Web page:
Your Query Letter

Basic red flags that all publishers despise…

1. Formality—you’d be surprised to hear that simply how the query looks hugely affects the reader’s opinion of whether or not the project is worthy. Besides just basic letter formatting, even in e-mail it should be formatted properly, there’s a tone a writer must strike. Avoid the three C’s: too casual, too colloquial, too cute and anything else that tries too hard to “stand out.” The material itself should be what stands out and no agent wants you be cute about it.

2. Opening lines of the MS—Work like mad on that first paragraph of your manuscript. Sadly, 98% of the queries don’t get read past that. I’m not a fan of dialogue as the opener (though my more commercial fiction colleagues say this isn’t such a no-no). Nevertheless, I tend to delete manuscripts that open with a line of dialogue (esp. one with an exclamation point) and those whose opening line “dumps” exposition. Both of these let me know that you don’t quite have the hang of en media res or of disguising exposition.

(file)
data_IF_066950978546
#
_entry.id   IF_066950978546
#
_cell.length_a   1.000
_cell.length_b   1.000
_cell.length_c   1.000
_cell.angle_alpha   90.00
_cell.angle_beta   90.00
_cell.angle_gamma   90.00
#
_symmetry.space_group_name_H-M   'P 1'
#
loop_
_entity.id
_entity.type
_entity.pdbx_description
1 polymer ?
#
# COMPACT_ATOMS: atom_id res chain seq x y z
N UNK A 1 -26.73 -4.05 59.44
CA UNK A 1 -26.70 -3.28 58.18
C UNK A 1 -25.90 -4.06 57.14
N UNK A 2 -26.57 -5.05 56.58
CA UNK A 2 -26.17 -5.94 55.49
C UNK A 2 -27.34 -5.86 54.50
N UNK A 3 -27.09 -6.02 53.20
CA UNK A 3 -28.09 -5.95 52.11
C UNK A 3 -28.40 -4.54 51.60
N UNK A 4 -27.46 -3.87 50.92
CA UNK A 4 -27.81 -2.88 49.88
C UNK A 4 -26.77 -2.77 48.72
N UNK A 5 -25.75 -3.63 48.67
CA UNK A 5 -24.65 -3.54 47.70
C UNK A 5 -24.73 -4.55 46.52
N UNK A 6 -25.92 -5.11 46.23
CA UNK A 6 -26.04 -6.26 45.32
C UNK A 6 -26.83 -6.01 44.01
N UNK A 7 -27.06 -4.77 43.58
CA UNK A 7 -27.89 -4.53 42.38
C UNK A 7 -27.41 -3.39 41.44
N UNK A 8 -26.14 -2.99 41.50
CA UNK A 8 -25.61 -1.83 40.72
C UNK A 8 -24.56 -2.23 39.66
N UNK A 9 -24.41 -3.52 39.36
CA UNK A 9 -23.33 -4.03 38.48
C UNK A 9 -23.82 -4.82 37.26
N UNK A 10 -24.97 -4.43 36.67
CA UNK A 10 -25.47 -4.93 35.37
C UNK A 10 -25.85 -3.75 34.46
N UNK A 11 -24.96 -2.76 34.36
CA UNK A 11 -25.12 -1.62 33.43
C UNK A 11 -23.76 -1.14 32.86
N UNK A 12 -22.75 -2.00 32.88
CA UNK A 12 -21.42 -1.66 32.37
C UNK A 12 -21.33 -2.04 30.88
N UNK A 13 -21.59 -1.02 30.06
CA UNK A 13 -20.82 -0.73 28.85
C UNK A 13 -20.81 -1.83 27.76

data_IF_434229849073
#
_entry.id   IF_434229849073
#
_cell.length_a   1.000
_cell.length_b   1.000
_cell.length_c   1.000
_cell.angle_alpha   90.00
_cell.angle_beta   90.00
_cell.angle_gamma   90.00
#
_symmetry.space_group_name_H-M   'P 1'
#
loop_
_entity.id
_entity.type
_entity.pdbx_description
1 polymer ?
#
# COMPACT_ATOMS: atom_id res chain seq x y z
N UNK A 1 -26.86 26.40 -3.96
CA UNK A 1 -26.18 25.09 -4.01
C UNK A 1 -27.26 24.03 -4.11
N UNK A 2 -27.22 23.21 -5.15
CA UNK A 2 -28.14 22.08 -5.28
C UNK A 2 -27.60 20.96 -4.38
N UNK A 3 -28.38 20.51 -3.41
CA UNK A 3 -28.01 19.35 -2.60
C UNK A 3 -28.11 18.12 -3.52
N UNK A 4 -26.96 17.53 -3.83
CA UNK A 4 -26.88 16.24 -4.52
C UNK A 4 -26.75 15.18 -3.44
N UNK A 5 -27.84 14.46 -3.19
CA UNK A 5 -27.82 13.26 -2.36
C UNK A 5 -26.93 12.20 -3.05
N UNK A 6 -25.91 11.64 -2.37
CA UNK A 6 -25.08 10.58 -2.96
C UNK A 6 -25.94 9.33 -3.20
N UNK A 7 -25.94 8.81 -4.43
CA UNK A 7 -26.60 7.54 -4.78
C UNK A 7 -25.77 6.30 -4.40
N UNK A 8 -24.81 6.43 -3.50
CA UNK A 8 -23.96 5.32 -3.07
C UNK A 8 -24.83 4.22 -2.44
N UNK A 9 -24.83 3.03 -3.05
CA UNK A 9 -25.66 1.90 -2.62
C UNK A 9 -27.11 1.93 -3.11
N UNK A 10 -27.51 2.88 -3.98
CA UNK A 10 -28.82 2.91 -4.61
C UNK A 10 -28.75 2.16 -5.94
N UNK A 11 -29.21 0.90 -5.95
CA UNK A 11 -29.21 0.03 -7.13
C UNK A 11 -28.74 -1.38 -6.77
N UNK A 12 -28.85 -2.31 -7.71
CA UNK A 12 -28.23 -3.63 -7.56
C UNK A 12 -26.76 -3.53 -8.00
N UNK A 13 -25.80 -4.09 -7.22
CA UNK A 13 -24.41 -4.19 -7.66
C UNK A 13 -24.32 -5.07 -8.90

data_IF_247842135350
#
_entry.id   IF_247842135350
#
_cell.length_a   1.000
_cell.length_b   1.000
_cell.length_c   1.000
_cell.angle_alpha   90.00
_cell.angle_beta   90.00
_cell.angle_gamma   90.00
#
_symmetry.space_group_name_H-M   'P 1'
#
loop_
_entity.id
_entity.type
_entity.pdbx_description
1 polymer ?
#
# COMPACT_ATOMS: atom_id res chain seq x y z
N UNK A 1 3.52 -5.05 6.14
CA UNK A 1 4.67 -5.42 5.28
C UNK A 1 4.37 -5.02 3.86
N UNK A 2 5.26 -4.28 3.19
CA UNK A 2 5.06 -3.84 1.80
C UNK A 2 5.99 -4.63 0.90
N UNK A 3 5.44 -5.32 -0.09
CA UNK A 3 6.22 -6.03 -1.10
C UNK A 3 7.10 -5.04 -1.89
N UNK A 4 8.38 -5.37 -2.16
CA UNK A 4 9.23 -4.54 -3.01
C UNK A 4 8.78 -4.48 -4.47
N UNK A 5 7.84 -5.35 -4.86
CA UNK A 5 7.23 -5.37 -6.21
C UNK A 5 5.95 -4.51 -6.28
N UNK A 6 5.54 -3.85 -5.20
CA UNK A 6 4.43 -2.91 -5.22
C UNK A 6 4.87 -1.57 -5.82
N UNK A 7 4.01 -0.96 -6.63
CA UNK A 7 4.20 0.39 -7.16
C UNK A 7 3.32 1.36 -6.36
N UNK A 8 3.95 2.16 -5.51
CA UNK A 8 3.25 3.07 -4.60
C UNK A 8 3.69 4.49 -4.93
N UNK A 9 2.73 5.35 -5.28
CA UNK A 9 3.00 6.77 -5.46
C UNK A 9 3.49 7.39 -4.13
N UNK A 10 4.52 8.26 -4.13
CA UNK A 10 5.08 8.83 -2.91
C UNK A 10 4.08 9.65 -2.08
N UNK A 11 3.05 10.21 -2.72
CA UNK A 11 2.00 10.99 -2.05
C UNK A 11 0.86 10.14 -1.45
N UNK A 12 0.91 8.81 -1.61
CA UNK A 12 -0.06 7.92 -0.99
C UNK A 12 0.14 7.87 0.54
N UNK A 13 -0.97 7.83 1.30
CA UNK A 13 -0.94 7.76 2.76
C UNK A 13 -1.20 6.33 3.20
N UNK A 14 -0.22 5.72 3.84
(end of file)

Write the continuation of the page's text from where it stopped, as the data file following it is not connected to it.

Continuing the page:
3. Clichés in plot summary—These are way more common than you’d think in query pitches: “thought she had it all,” “will stop at nothing,” “must risk everything”—these should be reserved for popcorn flick trailers. When I spot them, I recognize a lazy writer at work and delete. BEWARE.

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About mjnickum

I am children's book writer and publisher. My publishing companies include Saguaro Books, LLC for middle grade and young adult fiction and The PTP Book Division of the Path to Publication Group, Inc, a nonprofit 501(c)3 company founded to promote literacy. The PTP Book Division publishes fiction and non fiction for adults.
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